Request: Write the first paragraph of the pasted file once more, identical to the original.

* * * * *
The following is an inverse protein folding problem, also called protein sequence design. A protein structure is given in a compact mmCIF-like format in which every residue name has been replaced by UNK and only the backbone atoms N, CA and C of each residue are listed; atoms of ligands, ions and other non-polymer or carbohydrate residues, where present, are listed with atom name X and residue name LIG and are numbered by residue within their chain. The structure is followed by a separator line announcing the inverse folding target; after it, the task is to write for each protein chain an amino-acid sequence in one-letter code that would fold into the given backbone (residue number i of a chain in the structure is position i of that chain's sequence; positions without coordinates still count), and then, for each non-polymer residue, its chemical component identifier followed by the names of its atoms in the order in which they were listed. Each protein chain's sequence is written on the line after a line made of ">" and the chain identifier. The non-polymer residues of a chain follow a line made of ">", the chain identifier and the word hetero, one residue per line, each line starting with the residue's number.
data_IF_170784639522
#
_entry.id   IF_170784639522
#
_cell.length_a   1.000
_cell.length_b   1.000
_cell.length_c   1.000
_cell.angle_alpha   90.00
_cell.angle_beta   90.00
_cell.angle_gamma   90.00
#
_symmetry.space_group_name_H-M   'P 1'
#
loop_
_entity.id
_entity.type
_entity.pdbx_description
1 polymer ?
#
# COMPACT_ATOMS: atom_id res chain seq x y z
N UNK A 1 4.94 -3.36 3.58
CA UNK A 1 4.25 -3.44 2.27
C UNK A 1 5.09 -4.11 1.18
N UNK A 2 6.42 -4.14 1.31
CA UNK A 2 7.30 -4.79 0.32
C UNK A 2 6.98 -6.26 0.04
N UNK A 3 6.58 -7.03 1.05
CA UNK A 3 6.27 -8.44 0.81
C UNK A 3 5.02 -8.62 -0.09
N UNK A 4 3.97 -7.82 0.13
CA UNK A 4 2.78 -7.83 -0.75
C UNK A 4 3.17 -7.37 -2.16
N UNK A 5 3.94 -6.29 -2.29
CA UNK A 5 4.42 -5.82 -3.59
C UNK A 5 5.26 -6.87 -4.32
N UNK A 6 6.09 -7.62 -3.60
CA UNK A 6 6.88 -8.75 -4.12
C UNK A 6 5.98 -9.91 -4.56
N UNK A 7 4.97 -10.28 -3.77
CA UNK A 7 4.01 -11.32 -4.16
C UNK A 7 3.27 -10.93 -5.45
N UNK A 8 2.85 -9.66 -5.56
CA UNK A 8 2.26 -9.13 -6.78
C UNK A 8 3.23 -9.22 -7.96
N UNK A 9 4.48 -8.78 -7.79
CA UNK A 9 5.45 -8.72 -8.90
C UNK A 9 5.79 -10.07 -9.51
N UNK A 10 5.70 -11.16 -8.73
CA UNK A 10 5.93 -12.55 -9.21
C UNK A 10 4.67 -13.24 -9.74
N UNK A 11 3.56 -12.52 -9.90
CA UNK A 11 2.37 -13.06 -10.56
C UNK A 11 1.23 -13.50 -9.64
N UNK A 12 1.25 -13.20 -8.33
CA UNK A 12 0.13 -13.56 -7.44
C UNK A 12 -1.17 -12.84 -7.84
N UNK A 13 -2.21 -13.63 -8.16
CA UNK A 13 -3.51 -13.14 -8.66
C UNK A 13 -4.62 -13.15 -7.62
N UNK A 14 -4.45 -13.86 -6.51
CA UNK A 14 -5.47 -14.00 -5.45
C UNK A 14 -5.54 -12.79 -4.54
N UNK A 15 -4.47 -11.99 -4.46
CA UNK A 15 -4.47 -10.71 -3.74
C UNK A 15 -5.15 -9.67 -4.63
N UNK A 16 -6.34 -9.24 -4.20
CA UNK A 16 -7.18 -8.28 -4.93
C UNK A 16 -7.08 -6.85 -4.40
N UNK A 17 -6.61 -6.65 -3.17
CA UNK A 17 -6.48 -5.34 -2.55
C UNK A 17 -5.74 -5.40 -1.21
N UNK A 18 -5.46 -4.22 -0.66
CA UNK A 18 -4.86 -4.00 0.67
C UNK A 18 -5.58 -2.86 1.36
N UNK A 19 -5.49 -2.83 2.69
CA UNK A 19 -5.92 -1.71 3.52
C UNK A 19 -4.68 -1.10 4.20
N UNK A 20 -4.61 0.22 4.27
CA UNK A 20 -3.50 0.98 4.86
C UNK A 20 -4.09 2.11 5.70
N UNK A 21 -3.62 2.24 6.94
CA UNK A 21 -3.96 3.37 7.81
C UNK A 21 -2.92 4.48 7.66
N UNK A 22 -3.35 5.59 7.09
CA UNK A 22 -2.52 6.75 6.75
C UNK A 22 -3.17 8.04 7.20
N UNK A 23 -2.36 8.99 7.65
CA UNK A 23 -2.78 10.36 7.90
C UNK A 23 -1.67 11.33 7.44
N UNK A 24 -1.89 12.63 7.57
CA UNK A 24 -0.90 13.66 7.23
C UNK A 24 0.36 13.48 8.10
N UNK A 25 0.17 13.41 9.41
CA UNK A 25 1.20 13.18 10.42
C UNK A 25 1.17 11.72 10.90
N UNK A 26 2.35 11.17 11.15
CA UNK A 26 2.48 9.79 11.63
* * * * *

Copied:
The following is an inverse protein folding problem, also called protein sequence design. A protein structure is given in a compact mmCIF-like format in which every residue name has been replaced by UNK and only the backbone atoms N, CA and C of each residue are listed; atoms of ligands, ions and other non-polymer or carbohydrate residues, where present, are listed with atom name X and residue name LIG and are numbered by residue within their chain. The structure is followed by a separator line announcing the inverse folding target; after it, the task is to write for each protein chain an amino-acid sequence in one-letter code that would fold into the given backbone (residue number i of a chain in the structure is position i of that chain's sequence; positions without coordinates still count), and then, for each non-polymer residue, its chemical component identifier followed by the names of its atoms in the order in which they were listed. Each protein chain's sequence is written on the line after a line made of ">" and the chain identifier. The non-polymer residues of a chain follow a line made of ">", the chain identifier and the word hetero, one residue per line, each line starting with the residue's number.